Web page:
Determinants of HIV Risk and Protective Needle-Sharing Behaviors Among Drug Injectors

Authors


  • Note. This research was supported by a grant from the National Institute on Drug Abuse (DA 010162), United States Department of Health and Human Services, A.L. Estrada served as the Principal Investigator. All data used in the manuscript were collected with approval of the use of human subjects by the University of Arizona's Internal Review Board.

Scott C. Carvajal, Division of Health Promotion Sciences, Mel & Enid Zuckerman College of Public Health, University of Arizona, 1295 N. Martin Avenue, Drachman Hall A254, Tucson, AZ 85724., USA. E-mail: scott.carvajal@arizona.edu

Abstract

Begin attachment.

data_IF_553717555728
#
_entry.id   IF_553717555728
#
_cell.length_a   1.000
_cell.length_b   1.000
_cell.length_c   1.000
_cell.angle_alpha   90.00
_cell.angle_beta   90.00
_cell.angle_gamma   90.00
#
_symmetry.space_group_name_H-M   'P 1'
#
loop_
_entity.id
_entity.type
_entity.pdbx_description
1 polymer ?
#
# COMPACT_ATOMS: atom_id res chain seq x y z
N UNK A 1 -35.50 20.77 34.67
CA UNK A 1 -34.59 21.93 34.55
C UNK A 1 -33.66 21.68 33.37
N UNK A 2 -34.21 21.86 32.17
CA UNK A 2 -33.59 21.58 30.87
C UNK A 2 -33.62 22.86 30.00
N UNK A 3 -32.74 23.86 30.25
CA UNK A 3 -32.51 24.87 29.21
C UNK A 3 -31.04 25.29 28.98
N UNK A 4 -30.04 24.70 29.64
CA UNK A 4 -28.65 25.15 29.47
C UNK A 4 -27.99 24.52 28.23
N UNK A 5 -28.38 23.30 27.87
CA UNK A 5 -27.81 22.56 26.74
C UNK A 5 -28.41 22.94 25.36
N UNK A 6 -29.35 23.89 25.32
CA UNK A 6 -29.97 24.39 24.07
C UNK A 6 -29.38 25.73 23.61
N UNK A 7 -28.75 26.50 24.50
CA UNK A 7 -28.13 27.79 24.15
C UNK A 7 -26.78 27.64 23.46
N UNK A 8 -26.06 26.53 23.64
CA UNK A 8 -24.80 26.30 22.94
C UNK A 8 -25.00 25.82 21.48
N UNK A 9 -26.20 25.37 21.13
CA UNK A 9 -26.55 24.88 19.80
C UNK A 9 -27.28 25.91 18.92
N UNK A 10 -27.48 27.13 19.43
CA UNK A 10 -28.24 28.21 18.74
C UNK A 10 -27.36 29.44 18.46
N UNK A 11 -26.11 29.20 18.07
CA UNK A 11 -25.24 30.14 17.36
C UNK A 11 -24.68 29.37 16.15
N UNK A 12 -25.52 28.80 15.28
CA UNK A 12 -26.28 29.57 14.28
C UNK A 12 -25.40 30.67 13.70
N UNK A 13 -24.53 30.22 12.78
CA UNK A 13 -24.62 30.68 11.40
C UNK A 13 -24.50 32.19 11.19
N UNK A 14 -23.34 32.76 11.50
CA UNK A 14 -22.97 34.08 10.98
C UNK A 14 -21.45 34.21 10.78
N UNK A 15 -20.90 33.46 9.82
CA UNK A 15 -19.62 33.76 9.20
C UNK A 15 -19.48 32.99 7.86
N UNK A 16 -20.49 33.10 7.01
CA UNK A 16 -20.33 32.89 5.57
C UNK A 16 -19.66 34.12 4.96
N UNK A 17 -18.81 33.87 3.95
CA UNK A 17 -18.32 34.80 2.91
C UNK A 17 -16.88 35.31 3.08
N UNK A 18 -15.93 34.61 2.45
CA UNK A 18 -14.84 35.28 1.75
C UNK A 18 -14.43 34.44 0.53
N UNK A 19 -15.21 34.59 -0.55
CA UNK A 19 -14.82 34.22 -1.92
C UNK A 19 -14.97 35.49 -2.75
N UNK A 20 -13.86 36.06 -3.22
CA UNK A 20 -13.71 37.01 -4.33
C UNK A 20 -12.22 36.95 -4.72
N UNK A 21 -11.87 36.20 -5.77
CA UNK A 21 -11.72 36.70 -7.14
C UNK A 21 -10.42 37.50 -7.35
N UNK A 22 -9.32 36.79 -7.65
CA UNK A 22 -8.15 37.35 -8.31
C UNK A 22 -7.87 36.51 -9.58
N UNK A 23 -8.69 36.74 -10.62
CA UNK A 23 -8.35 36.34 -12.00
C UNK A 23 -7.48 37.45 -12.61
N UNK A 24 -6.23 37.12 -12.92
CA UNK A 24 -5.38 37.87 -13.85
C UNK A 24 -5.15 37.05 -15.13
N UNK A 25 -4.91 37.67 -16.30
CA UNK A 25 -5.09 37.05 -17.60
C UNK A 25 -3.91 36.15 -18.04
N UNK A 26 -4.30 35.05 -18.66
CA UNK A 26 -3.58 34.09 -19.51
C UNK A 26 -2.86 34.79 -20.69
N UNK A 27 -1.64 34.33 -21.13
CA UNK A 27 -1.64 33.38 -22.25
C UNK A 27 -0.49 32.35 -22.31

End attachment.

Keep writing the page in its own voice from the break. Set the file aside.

Few studies have tested a broad range of theory-based determinants of injection-related risk and protective behaviors. The current study hypothesize relationships among attitudinal beliefs, normative influences, perceived self-efficacy, intentions, and performing these behaviors consistent with the theory of planned behavior and related models. The conceptual model was tested in a cross-sectional sample of 895 drug injectors recruited from street settings in the southwestern United States and who completed a face-to-face interview. Structural equation modeling results showed intention and self-efficacy most consistently predicted needle sharing and bleaching considering all other model variables. Discussion focuses on the value of using these theoretical concepts to examine needle sharing and other behaviors among injection drug users and their relevance for developing HIV-reduction interventions.

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